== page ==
A steady, comfortable posture meaning no excessive force

Honouring the intelligence of the body and learning to divorce

Ourselves from the idea there is someplace we need to be

We are in flux, always affected by what’s going on internally

Our practice changes all the time, it is fluid and evolves

When we let go of what we think should be, we might find it really solves

The problem of having expectations which never can be met

Because they’re based on whether or not we can do x or y pose yet

And this translates well off the mat, learning to surrender and let go

Of the ideas we hold on to, of the things we think we know

Of things having to play out according to our master plan

We can’t see all of the moving parts, what makes us think we can

Just force things which are clearly saying they don’t want to be?

For what? So we can brag about our flexibility?

This body’s just a vehicle, a housing for our spirit

Asana is the servicing for the soul which lives within it

It’s not about getting your foot behind your ear

It’s preparing for dharana, to be present, to be here

On and off the mat learning to get out of your head

Sitting with discomfort and allowing yourself to be led

By what your body needs, what it’s asking you to give

In these sweaty power poses, yes, but also the world in which we live

Uniting body, mind and breath as you’re moving through a flow

Caring for your outer vessel so you can spiritually grow

As you move through your practice always intending to

Challenge yourself, but honour your body, put down what is not serving you

Asana means “a seat”, as in, preparing to turn in

But the poses have their place as well, they often lead people to begin

What we’ve come to know as yoga, just the physical side at first

But they often find the more they practice poses, the stronger is their thirst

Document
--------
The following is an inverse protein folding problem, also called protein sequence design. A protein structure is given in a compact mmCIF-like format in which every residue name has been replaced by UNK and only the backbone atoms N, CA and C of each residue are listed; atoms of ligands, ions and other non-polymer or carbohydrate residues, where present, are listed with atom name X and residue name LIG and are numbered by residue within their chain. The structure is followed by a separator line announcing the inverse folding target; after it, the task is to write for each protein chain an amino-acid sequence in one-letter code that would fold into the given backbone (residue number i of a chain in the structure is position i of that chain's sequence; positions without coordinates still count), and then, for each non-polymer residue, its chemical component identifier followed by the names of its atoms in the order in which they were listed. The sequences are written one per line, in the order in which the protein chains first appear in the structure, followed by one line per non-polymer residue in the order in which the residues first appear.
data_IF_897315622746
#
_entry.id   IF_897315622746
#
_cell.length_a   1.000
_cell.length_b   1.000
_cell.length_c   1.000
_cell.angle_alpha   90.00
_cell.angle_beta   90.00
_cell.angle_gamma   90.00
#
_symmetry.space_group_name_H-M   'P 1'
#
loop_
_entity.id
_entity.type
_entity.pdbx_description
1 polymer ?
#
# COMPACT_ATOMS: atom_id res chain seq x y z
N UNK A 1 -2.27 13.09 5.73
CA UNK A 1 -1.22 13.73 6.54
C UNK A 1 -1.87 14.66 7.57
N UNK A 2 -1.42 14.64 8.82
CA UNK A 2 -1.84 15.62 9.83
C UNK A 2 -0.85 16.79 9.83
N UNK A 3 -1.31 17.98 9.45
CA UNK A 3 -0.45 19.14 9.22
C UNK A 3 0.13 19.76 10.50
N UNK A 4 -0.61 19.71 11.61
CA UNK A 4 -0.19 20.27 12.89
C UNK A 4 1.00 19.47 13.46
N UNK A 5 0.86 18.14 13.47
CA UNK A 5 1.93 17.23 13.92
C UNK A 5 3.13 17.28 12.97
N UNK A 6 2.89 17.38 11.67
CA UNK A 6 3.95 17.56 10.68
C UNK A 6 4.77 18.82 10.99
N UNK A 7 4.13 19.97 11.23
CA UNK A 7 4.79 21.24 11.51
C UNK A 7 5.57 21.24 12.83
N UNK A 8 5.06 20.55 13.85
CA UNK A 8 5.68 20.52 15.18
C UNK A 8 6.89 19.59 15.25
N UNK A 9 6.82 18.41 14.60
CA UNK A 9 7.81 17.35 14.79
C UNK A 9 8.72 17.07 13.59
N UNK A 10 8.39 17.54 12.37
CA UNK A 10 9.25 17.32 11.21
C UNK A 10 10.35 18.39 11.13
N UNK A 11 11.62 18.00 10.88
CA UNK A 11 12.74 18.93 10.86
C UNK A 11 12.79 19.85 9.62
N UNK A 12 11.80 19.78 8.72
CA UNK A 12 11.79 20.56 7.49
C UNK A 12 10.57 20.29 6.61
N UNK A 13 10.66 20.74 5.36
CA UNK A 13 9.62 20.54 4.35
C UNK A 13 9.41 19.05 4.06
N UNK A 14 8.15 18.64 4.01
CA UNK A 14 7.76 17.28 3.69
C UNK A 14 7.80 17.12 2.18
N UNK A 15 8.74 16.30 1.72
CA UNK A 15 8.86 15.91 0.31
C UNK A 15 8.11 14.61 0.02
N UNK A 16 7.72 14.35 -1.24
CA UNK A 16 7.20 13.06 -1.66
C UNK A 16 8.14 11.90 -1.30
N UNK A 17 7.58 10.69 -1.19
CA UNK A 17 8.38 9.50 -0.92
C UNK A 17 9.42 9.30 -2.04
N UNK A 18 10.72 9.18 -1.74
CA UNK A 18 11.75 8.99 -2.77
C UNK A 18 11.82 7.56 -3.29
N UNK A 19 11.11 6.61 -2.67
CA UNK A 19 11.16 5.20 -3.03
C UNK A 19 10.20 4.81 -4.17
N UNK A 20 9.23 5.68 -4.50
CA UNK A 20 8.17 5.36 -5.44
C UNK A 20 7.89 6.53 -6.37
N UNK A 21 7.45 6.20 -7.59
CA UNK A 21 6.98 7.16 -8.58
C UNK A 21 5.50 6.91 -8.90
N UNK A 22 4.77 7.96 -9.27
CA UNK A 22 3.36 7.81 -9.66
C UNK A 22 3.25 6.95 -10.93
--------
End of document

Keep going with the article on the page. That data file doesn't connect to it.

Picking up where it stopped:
To be part of something bigger, to align with a higher goal

To connect with the divine intelligence of their soul

Asana is what draws many in like a moth to a light

We want to do these crazy poses and think that with some practice might

Learn to hang out upside down or even maybe do the splits

But if we think that’s what it’s all about, then surely we have missed

The whole point – asana’s just one part of a whole yoga system

It has its place, but isolated it loses all its wisdom

Because yoga isn’t confined to the mat, it’s a life philosophy

Asana is a stepping stone to reaching samadhi

It often starts as poses but becomes a way of being

Because the more that you practice, the more you begin seeing

You are stronger and more balanced, more disciplined and open

Yes on the mat, but also in your thoughts and all words spoken

To yourself and to others, it will transform attitude

To be more kind, authentic, patient and living with more gratitude

Asana helps you to turn inwards so you can get to know yourself

And when you love what you are learning, it turns to love for everything else

Developing inner peace and love which starts to ooze out

People recognise the difference and want to know about

What your secret is and how you always keep an even keel

This physical asana which is teaching you to feel

What it’s like to get in touch with the wisdom that’s inside

When you’re on your mat, it’s only you, there’s nowhere you can hide

From yourself and who you truly are, then off the mat as well

The healing may be subtle first so you can barely tell

That your time spent in asana, learning to breathe through the resistance

Is cultivating self-discipline, compassion and persistence

Giving courage to face the truth of what you are really feeling

With non-judgement and curiosity, so you are no longer stealing

From yourself the opportunity you have for truly growing

By suppressing your emotion and never really showing

The real you which comes out when you are on your mat

You’ll see the poses are a small part, and you’ll understand that

We might have come to yoga to become the strongest we can be

But when you take asana off the mat you become a true yogi